I recently finished Alasdair MacIntyre’s book After Virtue. The book covers a lot of territory, perhaps too quickly; but it emphasizes the importance of narrative in understanding our lives. MacIntyre, writing some thirty years ago, saw our practical grasp of narrative fading before anyone ever dreamed of Facebook. So is there a solution?

Some people might not consider our changing views of narrative to be a crisis. From many points of view, they aren’t. But Christianity does teach that history has a beginning, a middle, and an end. Without narrative, history lacks meaning. For a Christian, that’s a big deal. Why else would that missionary to southeast Asia emphasize narrative with people whose religion placed little value on narrative? It is no mistake that what we call “the Gospels” were composed as narratives, or that Paul’s exposition of the Gospel in I Corinthians 15 takes the form of a narrative. As Robert Jenson wrote in his 1993 article about the weakening of our narrative consciousness: “It is the church’s constitutive task to tell the biblical narrative to the world in proclamation and to God in worship, and to do so in a fashion appropriate to the content of that narrative.”

There is good news for those of us who are worried about weakening narrative consciousness. As C.S. Lewis noted in The Discarded Image, even cultures that hold to more cyclic views of history have some understanding of the more linear, narrative view. The Church has a story. Our task, as individuals, is to embody that story.


Posted by on February 28, 2014 in Philosophy


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Gnawing on Books

I sometimes joke that the original meaning of the word “philosopher” was “really bad writer.” While philosophers do count a few great stylists among them–Plato and Nietzsche are the two that come to mind–some philosophers seem to struggle expressing their (admittedly complex) ideas. At any rate, there’s no chance of reading quickly through most philosophy books. And that is why my post this week will necessarily be short. I’m trying to get through a book of moral philosophy by Alasdair MacIntyre before interlibrary loan comes breaking down my door. I think I’ll succeed. Probably.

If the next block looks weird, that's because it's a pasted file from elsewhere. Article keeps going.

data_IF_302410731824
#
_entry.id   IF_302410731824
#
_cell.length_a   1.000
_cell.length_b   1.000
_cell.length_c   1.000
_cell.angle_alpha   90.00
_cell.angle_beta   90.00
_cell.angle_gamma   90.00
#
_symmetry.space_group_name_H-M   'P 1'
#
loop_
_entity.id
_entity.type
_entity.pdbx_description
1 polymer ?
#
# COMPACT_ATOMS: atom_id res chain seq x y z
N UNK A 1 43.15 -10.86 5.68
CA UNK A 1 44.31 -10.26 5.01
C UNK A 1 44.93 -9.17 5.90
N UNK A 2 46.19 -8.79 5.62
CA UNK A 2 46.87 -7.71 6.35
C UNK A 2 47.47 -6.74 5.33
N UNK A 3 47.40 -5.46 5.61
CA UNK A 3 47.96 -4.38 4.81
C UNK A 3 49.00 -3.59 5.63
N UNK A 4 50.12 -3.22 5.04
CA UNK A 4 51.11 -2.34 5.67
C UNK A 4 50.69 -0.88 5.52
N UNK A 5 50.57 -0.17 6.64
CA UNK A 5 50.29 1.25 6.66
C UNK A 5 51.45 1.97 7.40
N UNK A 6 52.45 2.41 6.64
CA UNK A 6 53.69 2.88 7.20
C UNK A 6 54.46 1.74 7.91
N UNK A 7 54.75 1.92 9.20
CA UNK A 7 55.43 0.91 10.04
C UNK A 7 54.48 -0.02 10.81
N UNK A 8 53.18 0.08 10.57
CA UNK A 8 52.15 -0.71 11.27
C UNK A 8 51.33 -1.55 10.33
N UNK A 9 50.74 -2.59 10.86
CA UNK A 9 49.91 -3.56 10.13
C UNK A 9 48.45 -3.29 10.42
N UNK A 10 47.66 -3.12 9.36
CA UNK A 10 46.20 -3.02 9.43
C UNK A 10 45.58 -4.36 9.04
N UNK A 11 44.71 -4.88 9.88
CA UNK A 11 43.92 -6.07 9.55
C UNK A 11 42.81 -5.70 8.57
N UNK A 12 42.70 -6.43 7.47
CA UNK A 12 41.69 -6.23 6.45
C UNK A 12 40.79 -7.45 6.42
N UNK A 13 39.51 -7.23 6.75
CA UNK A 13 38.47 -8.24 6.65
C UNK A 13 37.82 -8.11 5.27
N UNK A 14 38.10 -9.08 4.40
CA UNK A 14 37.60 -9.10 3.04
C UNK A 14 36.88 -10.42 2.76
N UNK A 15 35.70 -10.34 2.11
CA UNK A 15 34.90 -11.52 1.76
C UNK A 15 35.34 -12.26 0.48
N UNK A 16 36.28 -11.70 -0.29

The book, After Virtue, reminds me of when I picked up C. S. Lewis’s The Abolition of Man back in high school. I was fifteen and thought I ought to read one of Lewis’s more serious works and picked up Abolition because it was short and therefore, I thought, easy. Years later, I learned that it is considered one of Lewis’s more difficult works. I struggled with it, trying hard to follow Lewis’s train of thought, especially in the first third of the book, which deals with emotivism. MacIntyre writes on the same topic, opposing the same group that Lewis did–people who argue that statements of value are simply statements about personal feelings. (For example–to an emotivist, “That is good” would be more accurately phrased “That gives me good feelings” because goodness is not rationally demonstrable.)

MacIntyre’s book is proving a bit of a challenge to me now, just as Lewis’s book did when I was fifteen. But I no longer have so much trouble understanding Lewis, and I hope that I can grow enough to understand MacIntyre similarly well.

I’ve read that Mortimer Adler argued in favor of students reading difficult books, even books that they could not completely understand. It’s like a puppy gnawing on a bone, he said. The bone may not nourish the puppy yet, but it will strengthen the puppy, which is more important in the long run.

I want to keep gnawing.


Posted by on February 14, 2014 in Philosophy


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On Names, Naming, and Being Named

“I’ve told you. A Namer has to know who people are, and who they are meant to be.”

A Wind in the Door

Madeleine L’Engle’s A Wind in the Door is not one of my favorite books, largely because it focuses more on philosophy than on dramatic action. But, whatever its dramatic pull, its focus on names fascinated me. L’Engle writes of an earth and a little boy, Charles Wallace Murry, being attacked by the Echthroi (“those who hate,” according to the book). The only way for Charles Wallace’s sister Meg to save him is by learning to Name–an act of creative love that protects the identities of the Named. The cherubim in the story, about the Echthroi: “War and hate are their business, and one of their chief weapons is un-Naming–making people not know who they are. If someone knows who he is, really knows, then he doesn’t need to hate.”